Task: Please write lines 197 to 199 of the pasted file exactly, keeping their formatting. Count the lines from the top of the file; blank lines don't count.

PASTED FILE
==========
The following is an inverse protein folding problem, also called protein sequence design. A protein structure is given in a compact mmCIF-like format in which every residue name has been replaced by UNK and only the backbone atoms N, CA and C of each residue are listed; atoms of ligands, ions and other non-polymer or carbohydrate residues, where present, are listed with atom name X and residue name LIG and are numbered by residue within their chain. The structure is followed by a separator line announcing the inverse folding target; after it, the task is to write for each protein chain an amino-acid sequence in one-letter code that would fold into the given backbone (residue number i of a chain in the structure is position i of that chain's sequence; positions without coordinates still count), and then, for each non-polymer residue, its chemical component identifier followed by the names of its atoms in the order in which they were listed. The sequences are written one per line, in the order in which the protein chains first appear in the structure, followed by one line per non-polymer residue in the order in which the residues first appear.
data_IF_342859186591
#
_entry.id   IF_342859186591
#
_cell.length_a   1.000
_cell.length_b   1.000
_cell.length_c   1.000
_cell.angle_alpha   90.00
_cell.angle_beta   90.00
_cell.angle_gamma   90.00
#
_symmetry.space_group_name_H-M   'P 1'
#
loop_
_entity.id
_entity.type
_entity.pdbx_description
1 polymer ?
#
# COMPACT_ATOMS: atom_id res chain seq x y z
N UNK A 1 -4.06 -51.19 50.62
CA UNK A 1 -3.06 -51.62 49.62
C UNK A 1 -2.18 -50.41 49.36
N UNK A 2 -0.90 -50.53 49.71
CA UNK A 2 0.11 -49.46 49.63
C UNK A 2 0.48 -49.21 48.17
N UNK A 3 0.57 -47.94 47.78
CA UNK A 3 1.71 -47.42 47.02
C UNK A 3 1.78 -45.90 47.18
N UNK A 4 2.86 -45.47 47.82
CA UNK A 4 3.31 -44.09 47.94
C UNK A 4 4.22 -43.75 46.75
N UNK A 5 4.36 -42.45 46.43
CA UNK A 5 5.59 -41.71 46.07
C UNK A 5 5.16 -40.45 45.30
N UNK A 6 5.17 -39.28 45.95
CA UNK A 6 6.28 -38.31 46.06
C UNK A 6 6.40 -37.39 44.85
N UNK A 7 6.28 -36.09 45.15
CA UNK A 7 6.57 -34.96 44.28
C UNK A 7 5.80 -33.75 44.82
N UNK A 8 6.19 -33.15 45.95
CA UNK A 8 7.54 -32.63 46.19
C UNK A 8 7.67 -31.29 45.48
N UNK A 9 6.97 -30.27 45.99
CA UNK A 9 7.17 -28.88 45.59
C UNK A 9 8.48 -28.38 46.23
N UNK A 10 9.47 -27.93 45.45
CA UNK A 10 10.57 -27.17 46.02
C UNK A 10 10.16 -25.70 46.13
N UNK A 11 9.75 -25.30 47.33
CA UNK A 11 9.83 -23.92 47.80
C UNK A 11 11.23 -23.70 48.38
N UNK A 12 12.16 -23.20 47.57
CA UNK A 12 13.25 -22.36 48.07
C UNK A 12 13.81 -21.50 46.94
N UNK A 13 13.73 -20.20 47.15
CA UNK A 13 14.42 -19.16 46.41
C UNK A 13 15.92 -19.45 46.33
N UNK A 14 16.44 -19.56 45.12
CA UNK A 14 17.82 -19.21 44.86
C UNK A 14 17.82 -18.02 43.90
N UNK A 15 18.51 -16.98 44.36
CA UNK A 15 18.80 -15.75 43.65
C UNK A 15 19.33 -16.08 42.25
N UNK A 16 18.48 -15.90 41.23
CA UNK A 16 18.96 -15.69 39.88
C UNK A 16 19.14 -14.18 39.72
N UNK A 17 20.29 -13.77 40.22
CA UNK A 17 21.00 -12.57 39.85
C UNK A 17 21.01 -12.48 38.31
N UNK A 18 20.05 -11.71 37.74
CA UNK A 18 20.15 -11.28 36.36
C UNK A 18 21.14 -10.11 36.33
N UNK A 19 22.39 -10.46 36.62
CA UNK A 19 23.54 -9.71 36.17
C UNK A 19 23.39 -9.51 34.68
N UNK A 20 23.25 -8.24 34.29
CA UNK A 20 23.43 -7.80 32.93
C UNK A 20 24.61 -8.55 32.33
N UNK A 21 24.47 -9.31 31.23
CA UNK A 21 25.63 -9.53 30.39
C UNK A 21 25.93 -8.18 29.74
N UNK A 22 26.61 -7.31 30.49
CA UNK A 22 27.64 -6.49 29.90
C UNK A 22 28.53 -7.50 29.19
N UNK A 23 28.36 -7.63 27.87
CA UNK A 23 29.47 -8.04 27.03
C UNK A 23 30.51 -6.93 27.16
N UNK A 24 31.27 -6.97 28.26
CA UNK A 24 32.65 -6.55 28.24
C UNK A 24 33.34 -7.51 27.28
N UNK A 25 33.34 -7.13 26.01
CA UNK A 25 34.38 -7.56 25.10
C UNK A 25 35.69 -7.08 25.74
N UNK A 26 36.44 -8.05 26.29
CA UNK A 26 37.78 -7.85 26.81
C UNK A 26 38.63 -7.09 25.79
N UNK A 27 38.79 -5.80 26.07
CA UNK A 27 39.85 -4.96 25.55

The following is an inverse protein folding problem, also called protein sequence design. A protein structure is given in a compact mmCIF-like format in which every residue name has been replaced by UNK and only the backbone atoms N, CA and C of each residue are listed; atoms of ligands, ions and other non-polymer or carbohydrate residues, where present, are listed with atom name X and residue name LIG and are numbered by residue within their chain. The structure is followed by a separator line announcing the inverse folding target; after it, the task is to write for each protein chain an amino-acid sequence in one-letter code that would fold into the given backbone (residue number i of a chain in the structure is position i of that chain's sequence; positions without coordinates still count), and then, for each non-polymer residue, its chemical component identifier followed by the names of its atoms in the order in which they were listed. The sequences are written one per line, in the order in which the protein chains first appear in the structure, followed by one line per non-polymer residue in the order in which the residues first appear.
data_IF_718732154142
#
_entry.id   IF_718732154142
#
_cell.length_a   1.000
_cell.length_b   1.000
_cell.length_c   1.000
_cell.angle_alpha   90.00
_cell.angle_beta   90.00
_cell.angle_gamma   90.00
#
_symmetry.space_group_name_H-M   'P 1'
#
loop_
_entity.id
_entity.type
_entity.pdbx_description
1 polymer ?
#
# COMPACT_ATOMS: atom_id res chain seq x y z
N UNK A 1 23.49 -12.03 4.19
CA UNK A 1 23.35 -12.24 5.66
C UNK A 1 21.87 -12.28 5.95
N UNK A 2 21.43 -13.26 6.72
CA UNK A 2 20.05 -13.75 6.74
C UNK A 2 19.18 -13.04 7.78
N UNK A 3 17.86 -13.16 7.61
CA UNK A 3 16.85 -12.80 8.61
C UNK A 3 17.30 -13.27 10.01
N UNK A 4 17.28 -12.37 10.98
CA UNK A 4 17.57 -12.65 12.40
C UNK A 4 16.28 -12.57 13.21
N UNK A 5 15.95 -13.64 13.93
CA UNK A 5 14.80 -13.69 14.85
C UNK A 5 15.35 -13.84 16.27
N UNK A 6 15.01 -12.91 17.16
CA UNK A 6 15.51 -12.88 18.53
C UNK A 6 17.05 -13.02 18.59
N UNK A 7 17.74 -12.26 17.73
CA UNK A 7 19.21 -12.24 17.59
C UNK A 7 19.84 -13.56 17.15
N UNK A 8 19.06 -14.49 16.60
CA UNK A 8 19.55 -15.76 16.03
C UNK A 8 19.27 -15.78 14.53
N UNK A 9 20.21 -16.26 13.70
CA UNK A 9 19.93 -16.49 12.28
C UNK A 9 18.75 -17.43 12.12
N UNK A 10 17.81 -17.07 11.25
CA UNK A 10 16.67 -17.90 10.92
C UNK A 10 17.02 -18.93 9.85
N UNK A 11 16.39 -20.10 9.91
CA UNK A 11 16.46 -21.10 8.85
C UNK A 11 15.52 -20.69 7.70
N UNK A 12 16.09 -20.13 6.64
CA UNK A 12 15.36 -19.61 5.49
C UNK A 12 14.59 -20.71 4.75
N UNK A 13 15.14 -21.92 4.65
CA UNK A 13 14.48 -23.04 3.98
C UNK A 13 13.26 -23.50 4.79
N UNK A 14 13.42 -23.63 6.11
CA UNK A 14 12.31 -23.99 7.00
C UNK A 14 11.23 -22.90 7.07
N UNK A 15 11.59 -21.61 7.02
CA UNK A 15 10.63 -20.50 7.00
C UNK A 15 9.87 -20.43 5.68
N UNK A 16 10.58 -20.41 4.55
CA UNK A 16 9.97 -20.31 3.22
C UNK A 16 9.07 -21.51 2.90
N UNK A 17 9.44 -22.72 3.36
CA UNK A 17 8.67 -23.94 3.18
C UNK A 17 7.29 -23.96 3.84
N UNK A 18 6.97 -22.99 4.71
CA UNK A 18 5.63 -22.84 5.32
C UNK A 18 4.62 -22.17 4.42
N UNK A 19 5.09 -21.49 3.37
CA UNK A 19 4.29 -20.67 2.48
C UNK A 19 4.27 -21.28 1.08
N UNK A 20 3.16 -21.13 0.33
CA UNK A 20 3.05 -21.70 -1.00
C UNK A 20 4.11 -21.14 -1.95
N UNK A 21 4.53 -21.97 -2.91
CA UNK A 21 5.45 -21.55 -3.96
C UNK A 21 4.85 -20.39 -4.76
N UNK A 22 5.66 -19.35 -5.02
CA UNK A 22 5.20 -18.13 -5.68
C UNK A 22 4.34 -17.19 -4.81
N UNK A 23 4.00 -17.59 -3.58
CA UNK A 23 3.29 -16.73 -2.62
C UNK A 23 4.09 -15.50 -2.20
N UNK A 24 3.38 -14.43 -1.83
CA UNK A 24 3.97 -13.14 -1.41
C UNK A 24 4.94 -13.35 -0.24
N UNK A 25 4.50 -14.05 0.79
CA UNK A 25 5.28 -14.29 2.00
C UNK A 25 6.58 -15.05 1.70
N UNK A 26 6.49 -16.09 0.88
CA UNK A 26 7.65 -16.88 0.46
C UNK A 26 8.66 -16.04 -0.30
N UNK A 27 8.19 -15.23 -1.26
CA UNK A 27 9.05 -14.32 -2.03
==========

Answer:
C UNK A 25 6.58 -15.05 1.70
N UNK A 26 6.49 -16.09 0.88
CA UNK A 26 7.65 -16.88 0.46